Okay, we’re going to be honest. We missed this Reuters item last Friday and only learned about it through Robert Frank’s Wealth Report blog at the Wall Street Journal. But we found Frank’s attempt to link this wholly unrelated story about bad art lending practices embedded within a much larger case of bad lending practices toward very wealthy clients who should not need to borrow against these kinds of assets to UBS’s decision to close its art advisory services (which have nothing to do with lending against art or any other collateral) that we decided to just link to the Reuters story without giving Frank credit.
So much for that plan. Now let’s focus on one of the Netherlands wealthiest men who has been shifting his art around to keep it from his anxious bankers. This can’t be good:
JPMorgan Chase & Co has sued Dutch businessman Louis Reijtenbagh, saying he failed to pay back more than $23 million in loans and that he unlawfully moved valuable artwork by Rembrandt, Picasso and other artists out of the United States that had been put up as collateral.
The case is the second lawsuit in two weeks against the 62-year-old Reijtenbagh, a one-time medical doctor who is now considered one of the wealthiest people in the Netherlands after making a fortune through investing. [ . . . ]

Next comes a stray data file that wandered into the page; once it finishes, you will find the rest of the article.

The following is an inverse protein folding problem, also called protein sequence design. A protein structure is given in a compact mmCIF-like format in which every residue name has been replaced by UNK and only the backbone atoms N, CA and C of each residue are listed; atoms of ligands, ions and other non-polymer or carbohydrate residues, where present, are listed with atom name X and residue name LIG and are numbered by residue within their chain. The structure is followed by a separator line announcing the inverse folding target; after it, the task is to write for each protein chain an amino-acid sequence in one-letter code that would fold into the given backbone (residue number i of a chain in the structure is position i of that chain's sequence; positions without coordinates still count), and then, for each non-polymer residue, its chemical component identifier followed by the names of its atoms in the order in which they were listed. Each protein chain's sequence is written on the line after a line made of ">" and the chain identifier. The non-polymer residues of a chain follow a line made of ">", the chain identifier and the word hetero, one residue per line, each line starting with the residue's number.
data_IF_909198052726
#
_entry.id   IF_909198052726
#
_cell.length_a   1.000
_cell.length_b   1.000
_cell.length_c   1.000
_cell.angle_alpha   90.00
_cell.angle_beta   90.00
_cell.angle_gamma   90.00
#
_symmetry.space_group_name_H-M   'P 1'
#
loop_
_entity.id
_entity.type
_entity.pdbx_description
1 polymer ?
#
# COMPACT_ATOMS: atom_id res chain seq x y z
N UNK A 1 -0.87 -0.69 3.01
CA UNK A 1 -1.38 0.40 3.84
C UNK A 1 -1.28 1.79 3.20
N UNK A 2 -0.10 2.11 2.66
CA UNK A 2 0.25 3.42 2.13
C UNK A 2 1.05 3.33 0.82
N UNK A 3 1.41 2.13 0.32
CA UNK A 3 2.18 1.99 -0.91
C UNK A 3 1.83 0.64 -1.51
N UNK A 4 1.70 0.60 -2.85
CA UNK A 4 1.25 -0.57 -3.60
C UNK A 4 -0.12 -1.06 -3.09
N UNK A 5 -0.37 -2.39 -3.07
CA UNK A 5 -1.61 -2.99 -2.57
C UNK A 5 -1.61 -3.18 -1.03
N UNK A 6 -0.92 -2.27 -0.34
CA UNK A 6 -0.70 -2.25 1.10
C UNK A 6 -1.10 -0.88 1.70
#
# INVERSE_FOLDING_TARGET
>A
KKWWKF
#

JPMorgan sued Reijtenbagh for breach of contract and other claims. It contends the artwork backing the loan was supposed to be safeguarded at an apartment in the Trump Tower Condominium on Manhattan’s Fifth Avenue that is owned by Reijtenbagh’s sons, Jacob and Edgar.
However, JPMorgan contends, the defendants moved the “art collateral … outside of the apartment and the United States” without the bank’s consent.
A list of the art includes works by Rembrandt, Picasso, Claude Monet, Edgar Degas, Pierre Bonnard, Rene Magritte and others.